Skeptics of home assistant devices such as Google Home and Amazon’s Alexa have long suspected they would eventually be used to monitor owners’ actions with the ultimate goal of controlling them. But the devices may soon transcend the routine tracking of users’ interests and movements, and begin evaluating their ethical beliefs. Norwegian scientists have proposed that a “moral AI” should be added to these devices, with the capability of calling the police if it deems residents owners to be breaking the law.
As reported by the Daily Mail newspaper, the scientists:
Suggested that digital assistants should possess an ethical awareness that simultaneously represents both the owner and the authorities – or, in the case of a minor, their parents.
Devices would then have an internal ‘discussion’ about suspect behavior, weighing up conflicting demands between the law and personal freedoms, before arriving at the ‘best’ course of action.
There have certainly been moves to bring home assistant technology into the crime-fighting world. An Amazon Echo device has been subpoenaed as a witness of sorts to provide evidence in a murder case; police believe that one unit may contain recordings of suspect Timothy Verrill committing double homicide, although Amazon has yet to release the information despite the court order. While Amazon has denied that the home assistant currently has the capacity to contact the authorities if it detects a crime in progress, the Bernalillo County Sheriff’s Department has claimed that it received a 911 call from Alexa during a domestic violence incident.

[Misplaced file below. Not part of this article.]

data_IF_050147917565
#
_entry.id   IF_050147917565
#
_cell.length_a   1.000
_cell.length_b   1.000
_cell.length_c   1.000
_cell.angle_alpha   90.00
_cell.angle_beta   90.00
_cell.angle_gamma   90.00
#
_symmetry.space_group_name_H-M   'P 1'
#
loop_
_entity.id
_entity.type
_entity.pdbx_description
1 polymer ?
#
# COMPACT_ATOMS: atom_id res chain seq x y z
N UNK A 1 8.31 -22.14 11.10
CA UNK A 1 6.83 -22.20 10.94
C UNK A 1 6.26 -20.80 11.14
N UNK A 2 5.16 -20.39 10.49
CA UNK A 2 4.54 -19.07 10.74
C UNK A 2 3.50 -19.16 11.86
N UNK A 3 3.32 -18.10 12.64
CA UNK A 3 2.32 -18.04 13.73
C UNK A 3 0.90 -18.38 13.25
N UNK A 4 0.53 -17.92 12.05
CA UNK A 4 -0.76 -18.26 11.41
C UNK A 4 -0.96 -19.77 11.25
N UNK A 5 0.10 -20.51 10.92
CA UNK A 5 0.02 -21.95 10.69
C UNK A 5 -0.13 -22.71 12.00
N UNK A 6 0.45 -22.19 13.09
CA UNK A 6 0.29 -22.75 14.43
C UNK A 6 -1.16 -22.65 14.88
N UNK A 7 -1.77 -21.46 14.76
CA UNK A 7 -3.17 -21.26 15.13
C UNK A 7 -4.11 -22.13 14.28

While this technology will obviously be sold to the public as a savior that will save the innocent from terrible crimes or alert parents to the misdeeds of wayward teens, it will surely be used to clamp down on immoral thoughtcrimes and so-called offensive “hate speech” expressed in a person’s own home.
“Smart Ears” on the Streets
Of course, policing is not only essential inside the home, but on the streets as well. LN recently reported on the current rollout of facial recognition technology as a law enforcement tool, but visual clues simply aren’t enough – according to one French town, installing microphones in public is a valuable addition. The central French town of Saint Etienne is starting a trial of 50 sound sensors installed in a high-crime area, with the purpose of detecting suspicious sounds, including shouts, alarms and breaking glass. Police hope to use a combination of the microphone and CCTV recordings to identify suspects. It is not yet decided whether signage will be posted to alert residents where the microphones will be located. Local authorities have said that the microphones will not be able to pick up the sounds of conversations. Local officials stated that “People should not be worried. We’re not going to spy on them.” They added that “People’s well-being also depends on greater security.”